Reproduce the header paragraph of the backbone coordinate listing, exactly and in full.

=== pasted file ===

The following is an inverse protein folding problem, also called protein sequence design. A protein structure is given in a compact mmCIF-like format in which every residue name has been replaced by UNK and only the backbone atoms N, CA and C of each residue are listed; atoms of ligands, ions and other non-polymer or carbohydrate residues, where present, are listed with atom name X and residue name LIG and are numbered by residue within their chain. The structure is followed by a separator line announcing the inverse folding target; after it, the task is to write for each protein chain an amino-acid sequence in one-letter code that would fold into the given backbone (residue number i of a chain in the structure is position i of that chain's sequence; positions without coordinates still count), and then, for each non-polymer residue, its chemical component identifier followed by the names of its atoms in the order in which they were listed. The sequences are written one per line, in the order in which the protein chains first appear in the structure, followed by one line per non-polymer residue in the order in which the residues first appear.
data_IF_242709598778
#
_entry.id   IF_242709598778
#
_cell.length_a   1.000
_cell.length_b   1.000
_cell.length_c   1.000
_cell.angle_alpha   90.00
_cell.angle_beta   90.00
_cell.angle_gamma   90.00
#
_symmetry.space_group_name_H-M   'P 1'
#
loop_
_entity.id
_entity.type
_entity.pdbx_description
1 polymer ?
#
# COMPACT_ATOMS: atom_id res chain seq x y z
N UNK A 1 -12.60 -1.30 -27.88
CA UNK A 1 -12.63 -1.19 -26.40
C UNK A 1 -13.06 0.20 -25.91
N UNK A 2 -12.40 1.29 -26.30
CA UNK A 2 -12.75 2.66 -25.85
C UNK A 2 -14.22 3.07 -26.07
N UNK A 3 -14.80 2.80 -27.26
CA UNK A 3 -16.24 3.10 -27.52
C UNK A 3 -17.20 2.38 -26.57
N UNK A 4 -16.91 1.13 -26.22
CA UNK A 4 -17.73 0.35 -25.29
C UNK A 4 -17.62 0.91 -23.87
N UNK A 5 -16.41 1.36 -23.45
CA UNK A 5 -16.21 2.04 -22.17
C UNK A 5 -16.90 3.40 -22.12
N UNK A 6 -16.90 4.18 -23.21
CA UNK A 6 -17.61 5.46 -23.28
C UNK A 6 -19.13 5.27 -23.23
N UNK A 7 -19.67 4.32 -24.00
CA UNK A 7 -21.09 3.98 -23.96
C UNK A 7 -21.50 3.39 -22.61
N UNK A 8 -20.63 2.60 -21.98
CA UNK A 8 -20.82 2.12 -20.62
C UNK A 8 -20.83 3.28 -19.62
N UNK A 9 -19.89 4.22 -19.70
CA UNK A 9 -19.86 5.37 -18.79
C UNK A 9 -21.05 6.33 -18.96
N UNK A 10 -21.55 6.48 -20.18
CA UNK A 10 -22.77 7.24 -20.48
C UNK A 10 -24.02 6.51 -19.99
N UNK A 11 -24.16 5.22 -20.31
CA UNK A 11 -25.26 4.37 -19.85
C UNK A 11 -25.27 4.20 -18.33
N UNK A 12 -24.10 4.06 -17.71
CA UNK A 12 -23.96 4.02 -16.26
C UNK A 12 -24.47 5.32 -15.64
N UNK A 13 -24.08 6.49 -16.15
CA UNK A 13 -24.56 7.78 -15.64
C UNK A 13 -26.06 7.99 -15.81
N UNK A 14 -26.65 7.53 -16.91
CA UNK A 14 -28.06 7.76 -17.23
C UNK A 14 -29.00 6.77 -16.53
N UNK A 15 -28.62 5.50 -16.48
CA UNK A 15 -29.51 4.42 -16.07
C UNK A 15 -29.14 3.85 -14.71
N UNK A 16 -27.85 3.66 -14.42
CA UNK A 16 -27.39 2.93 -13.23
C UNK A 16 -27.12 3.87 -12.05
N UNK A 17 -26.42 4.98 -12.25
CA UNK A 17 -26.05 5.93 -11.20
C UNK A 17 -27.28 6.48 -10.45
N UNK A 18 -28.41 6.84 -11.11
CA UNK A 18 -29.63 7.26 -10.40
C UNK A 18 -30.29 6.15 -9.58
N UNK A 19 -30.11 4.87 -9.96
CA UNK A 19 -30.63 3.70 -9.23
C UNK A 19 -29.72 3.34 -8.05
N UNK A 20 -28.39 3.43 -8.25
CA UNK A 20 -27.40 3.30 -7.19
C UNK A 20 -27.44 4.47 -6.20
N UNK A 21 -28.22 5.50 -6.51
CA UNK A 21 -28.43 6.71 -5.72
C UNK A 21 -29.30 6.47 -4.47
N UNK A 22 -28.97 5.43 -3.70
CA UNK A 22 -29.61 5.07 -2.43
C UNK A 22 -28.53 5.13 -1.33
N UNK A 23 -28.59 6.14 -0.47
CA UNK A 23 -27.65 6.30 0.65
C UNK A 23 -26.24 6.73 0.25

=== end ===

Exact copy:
The following is an inverse protein folding problem, also called protein sequence design. A protein structure is given in a compact mmCIF-like format in which every residue name has been replaced by UNK and only the backbone atoms N, CA and C of each residue are listed; atoms of ligands, ions and other non-polymer or carbohydrate residues, where present, are listed with atom name X and residue name LIG and are numbered by residue within their chain. The structure is followed by a separator line announcing the inverse folding target; after it, the task is to write for each protein chain an amino-acid sequence in one-letter code that would fold into the given backbone (residue number i of a chain in the structure is position i of that chain's sequence; positions without coordinates still count), and then, for each non-polymer residue, its chemical component identifier followed by the names of its atoms in the order in which they were listed. The sequences are written one per line, in the order in which the protein chains first appear in the structure, followed by one line per non-polymer residue in the order in which the residues first appear.